T.H. Culhane, founder of the international nonprofit Solar C.³I.T.I.E.S., turns stored solar power from garbage into clean energy.
Are banana peels the secret to sustainability? T.H. Culhane points out that solar energy is embedded in everything from avocado pits to aluminum cans, and it’s time we stop wasting our waste. His nonprofit Solar C.³I.T.I.E.S. (Connecting Community Catalysts Integrating Technologies for Industrial Ecology Solutions) helps families, corporations, and nations capture sunshine stored in organic waste and convert it into clean fuel and fertilizer. Biodigester fermentation tanks turn the waste into biogas, a form of clean solar energy that can power generators, refrigerators, air conditioners, cooking, and more. Fertilizer produced by the technology turns food back into food, nourishing urban rooftop gardens across the globe.
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T.H. Culhane working on a biodigester IMAGE CREDIT: T.H. CULHANE
T.H. Culhane working on a biodigester IMAGE CREDIT: T.H. CULHANE
“The sun doesn’t always shine, wind doesn’t always blow, and water doesn’t always flow,” notes Culhane. “Garbage, on the other hand, will always be there. This is the one technology that works everywhere on the planet at any scale using completely local materials. The ripple effects are incredible—it can eliminate indoor air pollution that claims the lives of four million women and children each year who burn kerosene, charcoal, and wood for cooking. Deforestation for firewood can end. Impoverished communities can be transformed. Diseases spread by pests attracted to garbage and poor sanitation can be wiped out since biodigesters kill 99% of pathogens from toilet waste.”

“Producing solar biogas tightly closes the loop,” he explains. “It turns the sun’s radiant energy back into food and fuel with the ultimate goal of eliminating all waste. We can absolutely get to a zero-waste future if everyone plays their part.”

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T.H. Culhane teaching a group of locals how to build a small biodigester IMAGE CREDIT: T.H. CULHANE

Another perk? Families can easily build solar biodigesters themselves, and today the technology fuels domestic life in South Dakota basements, New York City rooftops, Maasai villages, Cairo kitchens and more than 150 other locations worldwide. A self-proclaimed ‘garbage missionary,’ Culhane has worked with communities, schools, hospitals, churches, ecolodges, and considers Solar C.³I.T.I.E.S. not just an NGO, but a movement. “My entire life as an educator has been about empowering people to solve their own problems themselves.”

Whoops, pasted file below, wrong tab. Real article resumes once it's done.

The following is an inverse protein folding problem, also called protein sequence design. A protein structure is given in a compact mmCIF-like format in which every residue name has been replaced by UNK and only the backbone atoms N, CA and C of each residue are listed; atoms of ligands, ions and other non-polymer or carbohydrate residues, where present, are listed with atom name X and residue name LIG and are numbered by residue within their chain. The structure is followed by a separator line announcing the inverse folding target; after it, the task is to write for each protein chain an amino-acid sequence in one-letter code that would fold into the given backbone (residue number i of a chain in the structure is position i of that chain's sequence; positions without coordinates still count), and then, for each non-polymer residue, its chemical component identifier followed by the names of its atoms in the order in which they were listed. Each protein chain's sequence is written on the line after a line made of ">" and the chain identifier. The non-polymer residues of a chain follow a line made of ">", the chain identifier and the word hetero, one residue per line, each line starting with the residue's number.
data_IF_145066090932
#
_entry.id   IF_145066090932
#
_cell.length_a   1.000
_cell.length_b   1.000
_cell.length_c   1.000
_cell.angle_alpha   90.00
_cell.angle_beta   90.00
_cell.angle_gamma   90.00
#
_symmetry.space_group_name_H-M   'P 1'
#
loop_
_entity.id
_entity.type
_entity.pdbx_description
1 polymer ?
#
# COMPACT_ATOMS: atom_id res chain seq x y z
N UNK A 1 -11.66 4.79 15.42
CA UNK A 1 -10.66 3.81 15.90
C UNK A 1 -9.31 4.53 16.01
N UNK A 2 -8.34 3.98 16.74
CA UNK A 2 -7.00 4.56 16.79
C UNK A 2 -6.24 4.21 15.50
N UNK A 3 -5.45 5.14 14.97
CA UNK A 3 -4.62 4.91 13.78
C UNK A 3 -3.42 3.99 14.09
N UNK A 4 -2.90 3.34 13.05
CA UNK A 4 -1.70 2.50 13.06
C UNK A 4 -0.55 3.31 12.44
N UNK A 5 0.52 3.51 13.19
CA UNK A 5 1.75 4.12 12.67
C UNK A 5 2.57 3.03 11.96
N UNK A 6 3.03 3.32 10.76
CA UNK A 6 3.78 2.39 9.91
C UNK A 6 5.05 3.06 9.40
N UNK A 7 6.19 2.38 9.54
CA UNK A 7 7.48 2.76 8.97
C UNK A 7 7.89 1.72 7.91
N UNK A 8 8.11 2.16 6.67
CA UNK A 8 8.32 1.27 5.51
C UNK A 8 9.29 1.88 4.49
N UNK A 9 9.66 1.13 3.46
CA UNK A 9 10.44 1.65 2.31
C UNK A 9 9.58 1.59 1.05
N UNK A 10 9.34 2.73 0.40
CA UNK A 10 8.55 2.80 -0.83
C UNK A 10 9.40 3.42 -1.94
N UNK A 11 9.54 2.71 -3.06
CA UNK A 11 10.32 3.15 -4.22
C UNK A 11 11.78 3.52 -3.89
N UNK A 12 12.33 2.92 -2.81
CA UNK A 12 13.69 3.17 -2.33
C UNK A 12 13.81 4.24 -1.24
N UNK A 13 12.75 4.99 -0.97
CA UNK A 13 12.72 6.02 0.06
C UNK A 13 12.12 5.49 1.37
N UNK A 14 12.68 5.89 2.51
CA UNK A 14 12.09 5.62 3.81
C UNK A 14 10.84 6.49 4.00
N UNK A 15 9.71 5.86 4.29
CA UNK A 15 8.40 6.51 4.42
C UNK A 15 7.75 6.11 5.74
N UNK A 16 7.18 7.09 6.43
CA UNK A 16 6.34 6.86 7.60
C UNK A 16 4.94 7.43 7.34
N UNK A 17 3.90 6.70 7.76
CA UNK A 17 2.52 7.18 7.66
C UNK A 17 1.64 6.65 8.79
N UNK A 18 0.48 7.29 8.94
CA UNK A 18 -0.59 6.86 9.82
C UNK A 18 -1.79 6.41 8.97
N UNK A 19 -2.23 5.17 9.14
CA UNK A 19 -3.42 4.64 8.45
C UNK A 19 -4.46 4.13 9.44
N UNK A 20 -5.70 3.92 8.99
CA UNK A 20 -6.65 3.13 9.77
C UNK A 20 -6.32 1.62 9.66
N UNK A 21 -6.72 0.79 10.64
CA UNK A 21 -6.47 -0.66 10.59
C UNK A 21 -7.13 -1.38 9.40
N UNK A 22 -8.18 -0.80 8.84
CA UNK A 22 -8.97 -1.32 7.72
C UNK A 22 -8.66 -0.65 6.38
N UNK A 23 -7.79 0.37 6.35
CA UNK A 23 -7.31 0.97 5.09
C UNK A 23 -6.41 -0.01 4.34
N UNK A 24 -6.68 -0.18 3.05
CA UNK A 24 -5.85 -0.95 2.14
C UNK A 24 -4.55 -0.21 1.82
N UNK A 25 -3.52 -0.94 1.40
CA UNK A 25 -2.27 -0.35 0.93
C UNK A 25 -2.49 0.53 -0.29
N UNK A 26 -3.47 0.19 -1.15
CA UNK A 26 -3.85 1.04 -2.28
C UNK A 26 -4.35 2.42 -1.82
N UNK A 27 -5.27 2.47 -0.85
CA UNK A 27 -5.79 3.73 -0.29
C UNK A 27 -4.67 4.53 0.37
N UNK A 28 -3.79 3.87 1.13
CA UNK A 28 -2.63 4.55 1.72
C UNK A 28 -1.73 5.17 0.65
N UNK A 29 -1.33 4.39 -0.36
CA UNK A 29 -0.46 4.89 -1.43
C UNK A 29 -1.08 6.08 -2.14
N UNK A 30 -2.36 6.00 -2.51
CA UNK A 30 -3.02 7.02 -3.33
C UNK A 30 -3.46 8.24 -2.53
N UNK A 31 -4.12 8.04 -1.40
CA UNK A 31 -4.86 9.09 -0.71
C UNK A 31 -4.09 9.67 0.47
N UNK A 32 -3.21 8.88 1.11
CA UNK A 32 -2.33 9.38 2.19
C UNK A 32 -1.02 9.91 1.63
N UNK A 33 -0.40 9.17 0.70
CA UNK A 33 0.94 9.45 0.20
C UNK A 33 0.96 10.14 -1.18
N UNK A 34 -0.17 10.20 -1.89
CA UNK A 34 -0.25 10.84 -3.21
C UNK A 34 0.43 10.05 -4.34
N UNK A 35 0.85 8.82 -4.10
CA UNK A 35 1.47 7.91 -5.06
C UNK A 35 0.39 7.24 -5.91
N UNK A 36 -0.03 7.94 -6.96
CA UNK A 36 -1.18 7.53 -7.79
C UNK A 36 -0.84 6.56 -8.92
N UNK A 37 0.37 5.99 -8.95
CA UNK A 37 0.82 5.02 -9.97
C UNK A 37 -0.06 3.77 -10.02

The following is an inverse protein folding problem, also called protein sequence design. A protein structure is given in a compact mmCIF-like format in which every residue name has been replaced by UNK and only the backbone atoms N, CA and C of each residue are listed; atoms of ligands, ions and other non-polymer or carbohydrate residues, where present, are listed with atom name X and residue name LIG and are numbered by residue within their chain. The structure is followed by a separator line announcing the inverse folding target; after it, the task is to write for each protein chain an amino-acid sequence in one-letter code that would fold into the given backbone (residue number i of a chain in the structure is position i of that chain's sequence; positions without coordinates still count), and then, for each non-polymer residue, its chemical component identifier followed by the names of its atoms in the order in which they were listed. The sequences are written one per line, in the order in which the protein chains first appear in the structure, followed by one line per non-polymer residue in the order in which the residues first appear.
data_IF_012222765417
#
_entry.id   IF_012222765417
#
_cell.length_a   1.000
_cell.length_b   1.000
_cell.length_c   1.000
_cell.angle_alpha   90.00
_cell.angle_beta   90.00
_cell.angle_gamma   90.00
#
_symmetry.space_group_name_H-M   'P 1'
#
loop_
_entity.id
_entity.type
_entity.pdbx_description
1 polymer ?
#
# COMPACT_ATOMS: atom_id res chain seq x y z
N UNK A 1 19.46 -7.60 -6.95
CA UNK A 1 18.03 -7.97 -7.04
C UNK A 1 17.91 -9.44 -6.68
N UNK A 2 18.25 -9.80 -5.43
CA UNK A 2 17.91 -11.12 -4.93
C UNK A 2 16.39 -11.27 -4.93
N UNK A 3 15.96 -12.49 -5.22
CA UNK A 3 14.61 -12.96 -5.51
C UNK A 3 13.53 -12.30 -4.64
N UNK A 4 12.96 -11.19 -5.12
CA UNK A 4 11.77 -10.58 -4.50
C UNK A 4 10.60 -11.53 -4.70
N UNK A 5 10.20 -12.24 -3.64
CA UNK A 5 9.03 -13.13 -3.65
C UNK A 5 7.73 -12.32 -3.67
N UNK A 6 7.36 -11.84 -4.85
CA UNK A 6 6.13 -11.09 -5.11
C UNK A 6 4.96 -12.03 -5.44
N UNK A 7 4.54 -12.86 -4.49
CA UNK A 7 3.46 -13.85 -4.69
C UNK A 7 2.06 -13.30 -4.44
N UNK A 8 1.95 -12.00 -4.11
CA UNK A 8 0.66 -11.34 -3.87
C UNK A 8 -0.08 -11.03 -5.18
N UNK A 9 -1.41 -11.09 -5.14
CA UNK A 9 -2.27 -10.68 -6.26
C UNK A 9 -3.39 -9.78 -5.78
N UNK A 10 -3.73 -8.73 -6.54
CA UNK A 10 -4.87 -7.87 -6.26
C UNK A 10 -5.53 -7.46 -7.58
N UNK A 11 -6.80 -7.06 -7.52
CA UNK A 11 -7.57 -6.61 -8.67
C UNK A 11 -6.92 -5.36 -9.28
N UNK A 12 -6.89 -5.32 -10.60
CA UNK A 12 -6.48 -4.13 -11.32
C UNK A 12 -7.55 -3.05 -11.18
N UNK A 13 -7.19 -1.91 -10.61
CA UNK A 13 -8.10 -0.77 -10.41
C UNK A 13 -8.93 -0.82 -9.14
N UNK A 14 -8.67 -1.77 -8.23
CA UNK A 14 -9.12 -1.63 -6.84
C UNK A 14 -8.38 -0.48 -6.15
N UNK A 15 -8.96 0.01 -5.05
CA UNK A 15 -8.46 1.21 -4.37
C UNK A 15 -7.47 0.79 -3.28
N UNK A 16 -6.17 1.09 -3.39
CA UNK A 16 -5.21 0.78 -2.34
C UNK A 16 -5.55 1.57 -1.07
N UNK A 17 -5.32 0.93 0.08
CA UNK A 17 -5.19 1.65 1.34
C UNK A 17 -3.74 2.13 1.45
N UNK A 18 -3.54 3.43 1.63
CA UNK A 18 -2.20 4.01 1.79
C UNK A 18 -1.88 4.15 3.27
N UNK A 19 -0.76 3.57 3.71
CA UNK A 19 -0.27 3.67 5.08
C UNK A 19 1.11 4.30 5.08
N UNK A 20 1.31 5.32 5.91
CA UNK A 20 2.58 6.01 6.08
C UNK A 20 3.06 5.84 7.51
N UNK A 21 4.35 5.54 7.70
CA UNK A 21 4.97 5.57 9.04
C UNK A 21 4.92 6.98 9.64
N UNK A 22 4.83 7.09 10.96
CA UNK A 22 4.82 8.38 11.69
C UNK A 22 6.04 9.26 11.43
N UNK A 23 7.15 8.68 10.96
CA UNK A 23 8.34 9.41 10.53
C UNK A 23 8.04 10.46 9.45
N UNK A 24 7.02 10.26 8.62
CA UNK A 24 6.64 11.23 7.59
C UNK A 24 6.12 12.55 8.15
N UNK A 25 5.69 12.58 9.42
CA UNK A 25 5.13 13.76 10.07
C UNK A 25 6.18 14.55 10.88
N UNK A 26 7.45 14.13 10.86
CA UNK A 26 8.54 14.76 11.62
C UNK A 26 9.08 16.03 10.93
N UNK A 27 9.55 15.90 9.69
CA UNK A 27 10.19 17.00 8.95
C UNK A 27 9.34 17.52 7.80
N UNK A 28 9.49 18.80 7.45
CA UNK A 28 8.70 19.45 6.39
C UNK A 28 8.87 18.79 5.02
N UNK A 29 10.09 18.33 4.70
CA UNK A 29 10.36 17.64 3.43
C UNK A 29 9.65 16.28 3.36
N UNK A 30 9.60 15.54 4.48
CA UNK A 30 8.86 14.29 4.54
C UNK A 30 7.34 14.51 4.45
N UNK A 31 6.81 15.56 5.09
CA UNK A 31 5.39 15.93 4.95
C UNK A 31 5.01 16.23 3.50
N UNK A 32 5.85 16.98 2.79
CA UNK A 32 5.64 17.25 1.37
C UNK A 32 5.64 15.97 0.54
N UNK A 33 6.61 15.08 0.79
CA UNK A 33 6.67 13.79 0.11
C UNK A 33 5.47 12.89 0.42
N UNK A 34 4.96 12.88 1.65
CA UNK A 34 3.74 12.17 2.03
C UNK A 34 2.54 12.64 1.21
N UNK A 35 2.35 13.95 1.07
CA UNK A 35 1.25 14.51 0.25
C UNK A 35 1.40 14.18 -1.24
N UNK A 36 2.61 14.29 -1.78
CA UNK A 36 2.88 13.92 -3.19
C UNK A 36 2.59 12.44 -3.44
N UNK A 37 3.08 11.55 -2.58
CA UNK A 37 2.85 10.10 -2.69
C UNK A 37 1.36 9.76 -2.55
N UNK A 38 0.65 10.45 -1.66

Governments and corporations are on board too, says Culhane. “Germany has 15,000 giant biodigesters converting home waste, Sweden has an entire island producing so much biogas they’ve run out of garbage, and urban centers across the Middle East are building massive biodigesters with the goal of becoming the world’s cleanest cities. It isn’t rocket science…but it could fuel rockets.” In fact, Solar C.³I.T.I.E.S. has worked with NASA to develop the next generation of kitchens in space and has inspired engineers to look for ways to use the technology on the Space Station, the moon, and even Mars.

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“Often when individuals hear the words ‘solar energy’ they think only of solar panels and assume it’s complicated, expensive, and out of reach. But when we explain how simple and effective solar biogas is, their jaws drop. They realize their daughters no longer have to risk snakebites or injuries to forage for wood from the bush. Children don’t have to contract illnesses from cholera. Crops once grown on farmland can thrive on rooftops. So while it’s exciting to see places where the private and public sector embrace the idea on a large scale, it’s still about making a difference one individual at a time. I’ll never forget helping one of our volunteers, a young Tanzanian goatherd, build a biodigester for his family. Sleeping on a straw mat, surrounded by goats, and solving a problem together so his mom won’t die of air pollution—I was in heaven. What could ever be better?”

SOURCE: National Geographic